20180605_162021.jpgChampion Drivers, Inc. was a company incorporated by Wilbur Shaw, Peter DePaolo, Fred Frame, Al Gordon, Louis Meyer, Lou Moore, and Elbert Babe Stapp on June 7, 1935. They all were Indianapolis 500 Mile Race drivers, and they all claimed Indianapolis as their place of residence.

“The purpose or purposes for which it is formed are as follows: To engage in automobile racing, including the owning of racing automobiles, promoting automobile races and contracting for the same; also contracting for the services of drivers and mechanics for the operation of racing automobiles.”

Wilbur Shaw was a legendary race car driver who first participated in the Indianapolis 500 Mile Race in 1927 and won it in 1936, 1939 and 1940. He helped to save the race track grounds from housing development after WWII and became the track’s president. There are several informative sites about Shaw on the internet.

Peter DePaolo, whose uncle Ralph DePalma won the Indianapolis 500 in 1915, competed in seven of these races, and won in 1925. After suffering from a coma from a race crash in 1934, he owned and managed the winning car in the Indianapolis 500 in 1935. Its interesting that he signed the paperwork for the Champion Drivers company about seven days later. He later became a very successful sprint car owner.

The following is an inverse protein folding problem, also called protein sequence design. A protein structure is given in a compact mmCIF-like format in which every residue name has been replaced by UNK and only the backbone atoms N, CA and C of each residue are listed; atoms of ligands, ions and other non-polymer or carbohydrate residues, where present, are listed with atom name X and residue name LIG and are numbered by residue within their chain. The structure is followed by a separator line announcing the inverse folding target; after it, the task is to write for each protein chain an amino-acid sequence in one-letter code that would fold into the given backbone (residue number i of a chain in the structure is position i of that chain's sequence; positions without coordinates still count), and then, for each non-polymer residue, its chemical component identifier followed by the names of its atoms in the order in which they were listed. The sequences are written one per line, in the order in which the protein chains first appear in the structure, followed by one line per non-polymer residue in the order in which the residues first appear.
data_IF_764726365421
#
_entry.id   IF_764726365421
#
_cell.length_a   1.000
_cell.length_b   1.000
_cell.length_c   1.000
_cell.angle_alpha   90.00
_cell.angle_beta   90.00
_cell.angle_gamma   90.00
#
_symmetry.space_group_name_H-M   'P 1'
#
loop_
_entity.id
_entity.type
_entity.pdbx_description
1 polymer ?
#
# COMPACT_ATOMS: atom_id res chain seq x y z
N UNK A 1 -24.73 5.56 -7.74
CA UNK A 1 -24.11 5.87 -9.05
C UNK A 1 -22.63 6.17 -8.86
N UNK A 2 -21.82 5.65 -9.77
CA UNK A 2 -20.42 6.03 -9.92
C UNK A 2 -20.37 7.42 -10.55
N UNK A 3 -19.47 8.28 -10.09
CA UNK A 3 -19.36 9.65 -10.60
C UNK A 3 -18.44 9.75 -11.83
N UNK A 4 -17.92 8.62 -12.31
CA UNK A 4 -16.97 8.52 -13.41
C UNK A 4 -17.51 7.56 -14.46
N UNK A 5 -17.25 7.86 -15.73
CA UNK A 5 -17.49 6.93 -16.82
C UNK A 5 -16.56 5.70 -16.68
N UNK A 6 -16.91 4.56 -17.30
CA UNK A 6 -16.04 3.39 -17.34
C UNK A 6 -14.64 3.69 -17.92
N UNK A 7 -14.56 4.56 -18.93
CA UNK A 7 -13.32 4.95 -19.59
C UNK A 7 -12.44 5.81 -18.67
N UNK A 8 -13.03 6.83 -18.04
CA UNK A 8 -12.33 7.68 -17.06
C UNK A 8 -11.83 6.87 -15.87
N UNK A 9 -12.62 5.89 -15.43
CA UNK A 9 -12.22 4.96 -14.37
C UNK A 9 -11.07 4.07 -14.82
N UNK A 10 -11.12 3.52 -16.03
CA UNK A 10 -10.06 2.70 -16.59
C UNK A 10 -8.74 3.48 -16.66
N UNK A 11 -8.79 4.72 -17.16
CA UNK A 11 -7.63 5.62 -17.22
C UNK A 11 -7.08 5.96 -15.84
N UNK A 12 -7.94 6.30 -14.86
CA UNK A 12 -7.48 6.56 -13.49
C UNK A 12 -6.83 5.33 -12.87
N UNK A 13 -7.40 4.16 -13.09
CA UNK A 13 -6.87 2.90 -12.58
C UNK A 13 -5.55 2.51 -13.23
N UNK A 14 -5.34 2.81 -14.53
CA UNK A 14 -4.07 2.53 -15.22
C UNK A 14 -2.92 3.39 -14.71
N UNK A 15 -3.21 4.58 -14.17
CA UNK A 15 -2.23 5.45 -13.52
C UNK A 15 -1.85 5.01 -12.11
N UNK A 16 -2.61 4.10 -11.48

Fred Frame began his career as a dirt track racer, and participated in eight Indianapolis 500 races, winning it in 1932. Al Gordon raced in the 500 in 1932, 1934 and 1935, but was killed in a race crash in 1936.

Louis Meyer, another racing legend who began the tradition of drinking milk from a milk bottle after winning the Indianapolis 500, won the race in 1928, 1933 and 1936. Lou Moore, also a racer, was more successful as a car owner winning five Indianapolis 500 races. Elbert “Babe” Stapp raced in twelve Indianapolis 500 races, and later became more famous as sprint car racer.